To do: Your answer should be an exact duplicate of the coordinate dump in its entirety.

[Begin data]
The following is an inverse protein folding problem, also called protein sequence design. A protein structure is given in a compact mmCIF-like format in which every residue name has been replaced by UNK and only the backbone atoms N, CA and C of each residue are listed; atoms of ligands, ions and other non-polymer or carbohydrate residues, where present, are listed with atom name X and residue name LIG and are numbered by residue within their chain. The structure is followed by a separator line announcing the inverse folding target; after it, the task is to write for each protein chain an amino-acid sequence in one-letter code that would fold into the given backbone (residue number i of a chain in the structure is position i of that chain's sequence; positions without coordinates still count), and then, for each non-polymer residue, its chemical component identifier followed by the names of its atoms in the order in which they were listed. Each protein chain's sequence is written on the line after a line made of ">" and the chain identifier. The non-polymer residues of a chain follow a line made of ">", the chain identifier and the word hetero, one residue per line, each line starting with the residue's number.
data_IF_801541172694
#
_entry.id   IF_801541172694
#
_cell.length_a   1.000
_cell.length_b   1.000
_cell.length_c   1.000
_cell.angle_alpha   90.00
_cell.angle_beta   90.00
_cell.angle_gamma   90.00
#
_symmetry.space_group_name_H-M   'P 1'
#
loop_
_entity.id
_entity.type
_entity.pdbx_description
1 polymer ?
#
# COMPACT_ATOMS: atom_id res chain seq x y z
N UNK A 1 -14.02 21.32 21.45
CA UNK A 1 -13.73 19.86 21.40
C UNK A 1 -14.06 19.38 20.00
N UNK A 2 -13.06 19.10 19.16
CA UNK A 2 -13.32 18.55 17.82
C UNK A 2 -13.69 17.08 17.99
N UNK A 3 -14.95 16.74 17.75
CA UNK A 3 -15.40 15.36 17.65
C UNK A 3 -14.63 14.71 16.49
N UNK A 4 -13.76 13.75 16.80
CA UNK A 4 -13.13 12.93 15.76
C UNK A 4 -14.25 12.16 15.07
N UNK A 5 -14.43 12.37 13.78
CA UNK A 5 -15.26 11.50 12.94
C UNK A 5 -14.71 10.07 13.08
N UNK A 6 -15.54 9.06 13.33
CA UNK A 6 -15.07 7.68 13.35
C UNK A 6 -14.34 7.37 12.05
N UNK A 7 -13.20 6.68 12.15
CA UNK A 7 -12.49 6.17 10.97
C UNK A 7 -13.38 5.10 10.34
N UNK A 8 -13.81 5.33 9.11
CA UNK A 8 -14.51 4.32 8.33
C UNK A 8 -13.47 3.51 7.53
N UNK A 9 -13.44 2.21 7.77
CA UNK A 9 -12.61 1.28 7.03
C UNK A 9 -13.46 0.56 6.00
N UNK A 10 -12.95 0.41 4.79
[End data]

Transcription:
The following is an inverse protein folding problem, also called protein sequence design. A protein structure is given in a compact mmCIF-like format in which every residue name has been replaced by UNK and only the backbone atoms N, CA and C of each residue are listed; atoms of ligands, ions and other non-polymer or carbohydrate residues, where present, are listed with atom name X and residue name LIG and are numbered by residue within their chain. The structure is followed by a separator line announcing the inverse folding target; after it, the task is to write for each protein chain an amino-acid sequence in one-letter code that would fold into the given backbone (residue number i of a chain in the structure is position i of that chain's sequence; positions without coordinates still count), and then, for each non-polymer residue, its chemical component identifier followed by the names of its atoms in the order in which they were listed. Each protein chain's sequence is written on the line after a line made of ">" and the chain identifier. The non-polymer residues of a chain follow a line made of ">", the chain identifier and the word hetero, one residue per line, each line starting with the residue's number.
data_IF_801541172694
#
_entry.id   IF_801541172694
#
_cell.length_a   1.000
_cell.length_b   1.000
_cell.length_c   1.000
_cell.angle_alpha   90.00
_cell.angle_beta   90.00
_cell.angle_gamma   90.00
#
_symmetry.space_group_name_H-M   'P 1'
#
loop_
_entity.id
_entity.type
_entity.pdbx_description
1 polymer ?
#
# COMPACT_ATOMS: atom_id res chain seq x y z
N UNK A 1 -14.02 21.32 21.45
CA UNK A 1 -13.73 19.86 21.40
C UNK A 1 -14.06 19.38 20.00
N UNK A 2 -13.06 19.10 19.16
CA UNK A 2 -13.32 18.55 17.82
C UNK A 2 -13.69 17.08 17.99
N UNK A 3 -14.95 16.74 17.75
CA UNK A 3 -15.40 15.36 17.65
C UNK A 3 -14.63 14.71 16.49
N UNK A 4 -13.76 13.75 16.80
CA UNK A 4 -13.13 12.93 15.76
C UNK A 4 -14.25 12.16 15.07
N UNK A 5 -14.43 12.37 13.78
CA UNK A 5 -15.26 11.50 12.94
C UNK A 5 -14.71 10.07 13.08
N UNK A 6 -15.54 9.06 13.33
CA UNK A 6 -15.07 7.68 13.35
C UNK A 6 -14.34 7.37 12.05
N UNK A 7 -13.20 6.68 12.15
CA UNK A 7 -12.49 6.17 10.97
C UNK A 7 -13.38 5.10 10.34
N UNK A 8 -13.81 5.33 9.11
CA UNK A 8 -14.51 4.32 8.33
C UNK A 8 -13.47 3.51 7.53
N UNK A 9 -13.44 2.21 7.77
CA UNK A 9 -12.61 1.28 7.03
C UNK A 9 -13.46 0.56 6.00
N UNK A 10 -12.95 0.41 4.79